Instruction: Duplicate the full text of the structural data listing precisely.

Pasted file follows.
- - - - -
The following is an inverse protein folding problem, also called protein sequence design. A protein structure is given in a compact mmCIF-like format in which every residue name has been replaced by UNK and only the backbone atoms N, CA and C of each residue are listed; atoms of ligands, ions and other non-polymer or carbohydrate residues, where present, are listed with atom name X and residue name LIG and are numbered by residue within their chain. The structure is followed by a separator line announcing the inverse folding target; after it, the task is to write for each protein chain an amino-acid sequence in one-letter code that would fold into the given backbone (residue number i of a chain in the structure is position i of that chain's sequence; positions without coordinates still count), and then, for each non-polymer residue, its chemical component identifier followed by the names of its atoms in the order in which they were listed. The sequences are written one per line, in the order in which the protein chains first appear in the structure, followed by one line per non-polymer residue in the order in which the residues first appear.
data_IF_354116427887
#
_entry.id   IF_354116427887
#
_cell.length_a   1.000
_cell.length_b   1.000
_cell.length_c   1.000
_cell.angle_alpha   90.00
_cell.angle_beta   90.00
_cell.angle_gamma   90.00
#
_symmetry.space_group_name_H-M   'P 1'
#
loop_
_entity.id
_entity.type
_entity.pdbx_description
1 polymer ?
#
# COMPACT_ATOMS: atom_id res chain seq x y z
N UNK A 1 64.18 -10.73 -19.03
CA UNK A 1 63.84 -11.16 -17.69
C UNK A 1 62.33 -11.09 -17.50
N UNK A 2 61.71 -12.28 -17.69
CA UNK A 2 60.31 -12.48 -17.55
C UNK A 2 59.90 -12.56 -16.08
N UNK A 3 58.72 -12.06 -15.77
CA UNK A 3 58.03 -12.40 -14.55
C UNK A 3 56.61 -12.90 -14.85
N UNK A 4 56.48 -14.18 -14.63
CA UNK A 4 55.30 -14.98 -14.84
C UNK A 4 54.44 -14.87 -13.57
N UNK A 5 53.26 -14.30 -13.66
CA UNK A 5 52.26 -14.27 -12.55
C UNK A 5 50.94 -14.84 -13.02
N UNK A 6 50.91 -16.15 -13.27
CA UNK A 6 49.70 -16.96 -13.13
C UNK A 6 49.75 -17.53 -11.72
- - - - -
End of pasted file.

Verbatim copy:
The following is an inverse protein folding problem, also called protein sequence design. A protein structure is given in a compact mmCIF-like format in which every residue name has been replaced by UNK and only the backbone atoms N, CA and C of each residue are listed; atoms of ligands, ions and other non-polymer or carbohydrate residues, where present, are listed with atom name X and residue name LIG and are numbered by residue within their chain. The structure is followed by a separator line announcing the inverse folding target; after it, the task is to write for each protein chain an amino-acid sequence in one-letter code that would fold into the given backbone (residue number i of a chain in the structure is position i of that chain's sequence; positions without coordinates still count), and then, for each non-polymer residue, its chemical component identifier followed by the names of its atoms in the order in which they were listed. The sequences are written one per line, in the order in which the protein chains first appear in the structure, followed by one line per non-polymer residue in the order in which the residues first appear.
data_IF_354116427887
#
_entry.id   IF_354116427887
#
_cell.length_a   1.000
_cell.length_b   1.000
_cell.length_c   1.000
_cell.angle_alpha   90.00
_cell.angle_beta   90.00
_cell.angle_gamma   90.00
#
_symmetry.space_group_name_H-M   'P 1'
#
loop_
_entity.id
_entity.type
_entity.pdbx_description
1 polymer ?
#
# COMPACT_ATOMS: atom_id res chain seq x y z
N UNK A 1 64.18 -10.73 -19.03
CA UNK A 1 63.84 -11.16 -17.69
C UNK A 1 62.33 -11.09 -17.50
N UNK A 2 61.71 -12.28 -17.69
CA UNK A 2 60.31 -12.48 -17.55
C UNK A 2 59.90 -12.56 -16.08
N UNK A 3 58.72 -12.06 -15.77
CA UNK A 3 58.03 -12.40 -14.55
C UNK A 3 56.61 -12.90 -14.85
N UNK A 4 56.48 -14.18 -14.63
CA UNK A 4 55.30 -14.98 -14.84
C UNK A 4 54.44 -14.87 -13.57
N UNK A 5 53.26 -14.30 -13.66
CA UNK A 5 52.26 -14.27 -12.55
C UNK A 5 50.94 -14.84 -13.02
N UNK A 6 50.91 -16.15 -13.27
CA UNK A 6 49.70 -16.96 -13.13
C UNK A 6 49.75 -17.53 -11.72